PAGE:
The built-environment sector aims to attract more skilled workers by engaging students in better ways, mapping out clearer career paths and improving jobs through digitalisation.
The initiatives were raised by industry leaders at a panel discussion yesterday during the final day of the International Built Environment Week (IBEW) conference.
Mr Liew Mun Leong, chairman of Changi Airport Group and Surbana Jurong, suggested getting experienced engineers to talk to younger people about what they do.
"If you show them how Jewel was built, they will be more excited than just telling them, 'You can build Jewel'," he said.
Mindsets still need to change, Mr Liew added, calling the lack of trained engineers "a national problem". He noted that engineers in France are more highly regarded than doctors and lawyers.
Far East Organization chief executive Philip Ng said Singaporeans are capable of executing building projects of world-class quality, but few want to be involved in maintenance.
Minister of State for National Development and Manpower Zaqy Mohamad earlier outlined details of a leadership development scheme launched in May for the industry.
The Building and Construction Authority (BCA) started the first run of the iBuildSG Leadership Engagement and Development (Lead) Horizon Programme last month for 25 young emerging leaders to hone their skills.
WHAT YOUNG PEOPLE CAN EXPECT
It... allows us to express the different things that young people can expect, how they will progress through their careers and what are the big, challenging, complex projects that they will have an opportunity to embark on.
BCA CHIEF EXECUTIVE HUGH LIM, on the skills framework for the industry, which is expected to be launched next year.
Next month, 20 senior-level leaders will start the first run of the Lead Milestone Programme, which includes a stint at Imperial College London and an overseas immersion programme in Asia.
"We hope to nurture the next generation of leaders and decision makers like yourselves who are forward-thinking, keen to innovate and have an internationally minded outlook," Mr Zaqy told around 300 senior executives at the event in the Sands Expo and Convention Centre.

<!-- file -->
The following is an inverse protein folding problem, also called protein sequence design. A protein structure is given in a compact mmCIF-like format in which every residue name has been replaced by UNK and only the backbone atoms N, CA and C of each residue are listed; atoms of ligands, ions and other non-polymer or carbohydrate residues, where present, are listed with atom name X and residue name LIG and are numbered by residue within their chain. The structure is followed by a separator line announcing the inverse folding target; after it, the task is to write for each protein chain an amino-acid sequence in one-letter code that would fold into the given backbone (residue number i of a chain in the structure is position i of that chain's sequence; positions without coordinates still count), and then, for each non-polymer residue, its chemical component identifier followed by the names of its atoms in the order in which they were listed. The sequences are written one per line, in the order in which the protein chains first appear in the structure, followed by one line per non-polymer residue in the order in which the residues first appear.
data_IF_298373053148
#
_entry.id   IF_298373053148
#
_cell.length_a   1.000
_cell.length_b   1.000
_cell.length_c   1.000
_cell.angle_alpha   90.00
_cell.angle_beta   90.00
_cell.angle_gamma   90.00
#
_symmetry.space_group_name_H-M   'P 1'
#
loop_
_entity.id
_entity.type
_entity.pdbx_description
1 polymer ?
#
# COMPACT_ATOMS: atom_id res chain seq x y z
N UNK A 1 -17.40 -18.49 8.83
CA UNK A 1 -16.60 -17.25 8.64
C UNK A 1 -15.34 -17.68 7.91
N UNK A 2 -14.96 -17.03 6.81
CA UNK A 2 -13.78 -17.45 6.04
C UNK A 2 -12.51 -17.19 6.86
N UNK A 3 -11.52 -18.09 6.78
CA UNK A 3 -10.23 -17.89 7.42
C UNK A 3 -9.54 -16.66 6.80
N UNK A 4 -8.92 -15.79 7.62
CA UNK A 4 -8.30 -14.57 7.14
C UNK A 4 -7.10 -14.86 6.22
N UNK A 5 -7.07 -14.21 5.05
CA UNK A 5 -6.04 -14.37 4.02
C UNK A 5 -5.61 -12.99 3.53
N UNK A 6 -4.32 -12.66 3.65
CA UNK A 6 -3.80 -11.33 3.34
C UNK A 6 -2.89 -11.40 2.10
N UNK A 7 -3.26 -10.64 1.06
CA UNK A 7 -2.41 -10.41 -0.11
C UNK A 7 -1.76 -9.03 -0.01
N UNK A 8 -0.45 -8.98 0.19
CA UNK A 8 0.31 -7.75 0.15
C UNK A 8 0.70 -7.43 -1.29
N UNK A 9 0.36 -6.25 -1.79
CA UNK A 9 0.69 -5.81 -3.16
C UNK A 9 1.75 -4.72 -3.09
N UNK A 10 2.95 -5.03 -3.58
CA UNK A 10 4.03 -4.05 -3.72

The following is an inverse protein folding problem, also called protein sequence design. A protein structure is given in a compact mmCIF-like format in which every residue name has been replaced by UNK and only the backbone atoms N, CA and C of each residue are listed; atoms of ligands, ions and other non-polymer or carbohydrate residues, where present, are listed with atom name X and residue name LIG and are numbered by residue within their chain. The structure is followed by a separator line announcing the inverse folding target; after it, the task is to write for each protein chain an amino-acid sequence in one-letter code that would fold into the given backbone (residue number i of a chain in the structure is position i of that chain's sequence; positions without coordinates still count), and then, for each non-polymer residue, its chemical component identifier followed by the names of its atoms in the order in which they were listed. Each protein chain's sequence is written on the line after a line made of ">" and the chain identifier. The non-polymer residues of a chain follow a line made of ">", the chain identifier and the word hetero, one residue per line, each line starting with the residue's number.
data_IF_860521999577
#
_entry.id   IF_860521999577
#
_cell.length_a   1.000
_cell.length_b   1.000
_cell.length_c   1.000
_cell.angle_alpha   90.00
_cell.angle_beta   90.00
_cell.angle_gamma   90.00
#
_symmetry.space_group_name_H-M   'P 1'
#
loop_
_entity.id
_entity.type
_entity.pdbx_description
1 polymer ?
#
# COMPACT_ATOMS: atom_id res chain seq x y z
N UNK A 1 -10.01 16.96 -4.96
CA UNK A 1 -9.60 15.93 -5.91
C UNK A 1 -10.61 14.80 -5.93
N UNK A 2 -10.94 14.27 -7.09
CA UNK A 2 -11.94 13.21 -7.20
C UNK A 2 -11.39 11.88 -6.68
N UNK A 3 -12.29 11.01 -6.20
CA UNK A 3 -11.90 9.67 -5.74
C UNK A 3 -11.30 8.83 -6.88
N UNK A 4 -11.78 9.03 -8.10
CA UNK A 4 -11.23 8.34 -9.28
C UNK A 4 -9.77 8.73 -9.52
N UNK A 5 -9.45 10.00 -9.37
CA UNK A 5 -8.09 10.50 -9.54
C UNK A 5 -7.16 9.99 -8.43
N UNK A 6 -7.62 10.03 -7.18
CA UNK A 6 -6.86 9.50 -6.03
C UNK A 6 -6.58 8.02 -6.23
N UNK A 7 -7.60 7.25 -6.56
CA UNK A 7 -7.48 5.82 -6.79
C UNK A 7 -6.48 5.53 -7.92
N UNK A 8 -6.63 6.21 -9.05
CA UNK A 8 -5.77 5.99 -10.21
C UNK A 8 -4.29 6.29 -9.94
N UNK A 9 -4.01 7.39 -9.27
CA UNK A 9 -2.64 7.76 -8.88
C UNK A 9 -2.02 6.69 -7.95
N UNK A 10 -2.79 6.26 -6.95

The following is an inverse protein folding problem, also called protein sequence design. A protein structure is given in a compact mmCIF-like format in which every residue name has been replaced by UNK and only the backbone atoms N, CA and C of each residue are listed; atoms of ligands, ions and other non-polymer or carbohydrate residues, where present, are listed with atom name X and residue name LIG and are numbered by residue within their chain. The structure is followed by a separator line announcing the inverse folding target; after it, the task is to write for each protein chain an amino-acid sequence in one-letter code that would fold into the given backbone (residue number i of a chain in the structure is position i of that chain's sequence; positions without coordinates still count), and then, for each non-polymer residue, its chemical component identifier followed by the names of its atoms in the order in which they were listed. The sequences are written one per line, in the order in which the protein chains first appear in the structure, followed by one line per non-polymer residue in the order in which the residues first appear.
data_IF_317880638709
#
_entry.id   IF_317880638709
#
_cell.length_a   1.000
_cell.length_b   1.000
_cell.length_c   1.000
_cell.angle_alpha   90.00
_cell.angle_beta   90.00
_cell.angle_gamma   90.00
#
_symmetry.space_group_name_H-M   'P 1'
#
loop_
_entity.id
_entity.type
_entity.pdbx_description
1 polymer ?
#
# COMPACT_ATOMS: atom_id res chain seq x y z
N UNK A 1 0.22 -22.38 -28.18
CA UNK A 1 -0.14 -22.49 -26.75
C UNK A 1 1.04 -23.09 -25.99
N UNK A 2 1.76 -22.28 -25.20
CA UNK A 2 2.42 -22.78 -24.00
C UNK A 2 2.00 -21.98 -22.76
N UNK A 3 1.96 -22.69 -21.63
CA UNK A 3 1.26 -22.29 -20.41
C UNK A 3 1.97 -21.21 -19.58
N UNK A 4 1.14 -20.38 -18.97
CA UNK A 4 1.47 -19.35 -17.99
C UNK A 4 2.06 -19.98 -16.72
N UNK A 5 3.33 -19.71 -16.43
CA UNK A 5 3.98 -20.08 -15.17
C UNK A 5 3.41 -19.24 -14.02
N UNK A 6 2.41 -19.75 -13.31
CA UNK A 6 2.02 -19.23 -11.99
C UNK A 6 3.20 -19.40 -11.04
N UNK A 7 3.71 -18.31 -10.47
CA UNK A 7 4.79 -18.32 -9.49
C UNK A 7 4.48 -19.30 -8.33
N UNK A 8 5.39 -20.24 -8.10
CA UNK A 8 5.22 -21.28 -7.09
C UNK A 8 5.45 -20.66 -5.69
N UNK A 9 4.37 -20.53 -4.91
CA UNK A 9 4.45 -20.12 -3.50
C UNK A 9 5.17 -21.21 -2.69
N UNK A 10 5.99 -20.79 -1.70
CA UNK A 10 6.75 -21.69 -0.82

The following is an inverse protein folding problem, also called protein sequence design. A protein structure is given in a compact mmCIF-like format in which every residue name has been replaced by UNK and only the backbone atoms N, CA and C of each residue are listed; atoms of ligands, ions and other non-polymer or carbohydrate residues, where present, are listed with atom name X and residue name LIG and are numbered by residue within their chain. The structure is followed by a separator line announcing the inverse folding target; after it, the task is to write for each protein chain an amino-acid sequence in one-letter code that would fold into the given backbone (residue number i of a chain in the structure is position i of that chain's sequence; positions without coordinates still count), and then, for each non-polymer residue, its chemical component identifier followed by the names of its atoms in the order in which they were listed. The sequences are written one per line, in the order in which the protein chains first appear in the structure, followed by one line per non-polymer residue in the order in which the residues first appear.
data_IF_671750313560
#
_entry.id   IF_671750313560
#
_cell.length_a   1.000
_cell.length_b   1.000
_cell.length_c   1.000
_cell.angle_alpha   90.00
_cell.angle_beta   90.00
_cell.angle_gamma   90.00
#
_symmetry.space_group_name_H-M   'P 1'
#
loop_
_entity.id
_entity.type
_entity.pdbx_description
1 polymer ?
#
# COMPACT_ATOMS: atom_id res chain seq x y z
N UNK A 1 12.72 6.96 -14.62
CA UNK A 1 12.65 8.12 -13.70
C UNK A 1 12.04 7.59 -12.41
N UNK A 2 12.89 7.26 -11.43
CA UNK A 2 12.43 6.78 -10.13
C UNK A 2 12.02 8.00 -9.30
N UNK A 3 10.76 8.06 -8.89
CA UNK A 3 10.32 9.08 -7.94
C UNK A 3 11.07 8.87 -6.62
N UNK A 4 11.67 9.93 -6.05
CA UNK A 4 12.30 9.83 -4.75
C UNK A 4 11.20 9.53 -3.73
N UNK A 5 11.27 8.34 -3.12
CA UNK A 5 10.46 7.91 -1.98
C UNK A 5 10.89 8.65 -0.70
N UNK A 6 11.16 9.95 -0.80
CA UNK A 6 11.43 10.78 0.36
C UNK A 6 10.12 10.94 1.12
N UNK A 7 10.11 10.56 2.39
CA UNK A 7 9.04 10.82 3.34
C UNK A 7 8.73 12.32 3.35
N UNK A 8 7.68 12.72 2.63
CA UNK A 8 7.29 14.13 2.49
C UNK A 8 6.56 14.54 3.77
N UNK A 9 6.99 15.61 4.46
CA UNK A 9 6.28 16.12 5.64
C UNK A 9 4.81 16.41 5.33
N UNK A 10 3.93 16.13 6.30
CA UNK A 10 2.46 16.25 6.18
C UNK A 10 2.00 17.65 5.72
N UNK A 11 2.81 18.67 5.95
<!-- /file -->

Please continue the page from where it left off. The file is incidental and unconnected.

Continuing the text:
Panellist Wong Chee Herng, group managing director and chief executive of Straits Construction, suggested that schools organise field trips to building exhibitions and educate students that the construction industry is not just about spending long hours under the sun.
In that vein, some 700 students visited the IBEW this week, said BCA chief executive Hugh Lim, adding that the upcoming skills framework for the industry, which should be launched next year, will also help to set out career progression pathways.
"It... allows us to express the different things that young people can expect, how they will progress through their careers and what are the big, challenging, complex projects that they will have an opportunity to embark on," he added.
He also said that digitalisation can help redefine roles of site supervisors like resident engineers and technical officers, and make them more attractive.
For example, the BCA is in discussions with the Singapore Contractors Association to explore putting project records in the cloud, which will reduce the need to refer to paperwork kept in onsite offices and improve productivity, said Mr Lim.
Ms Pauline Goh, chairman of South-east Asia at real estate agency CBRE, said her firm is also investing heavily in digital tools to engage staff.
Other topics discussed were the importance of selecting consultants and contractors based on quality - such as safety records and productivity efforts - rather than price, and the need for organisation leaders to drive transformation.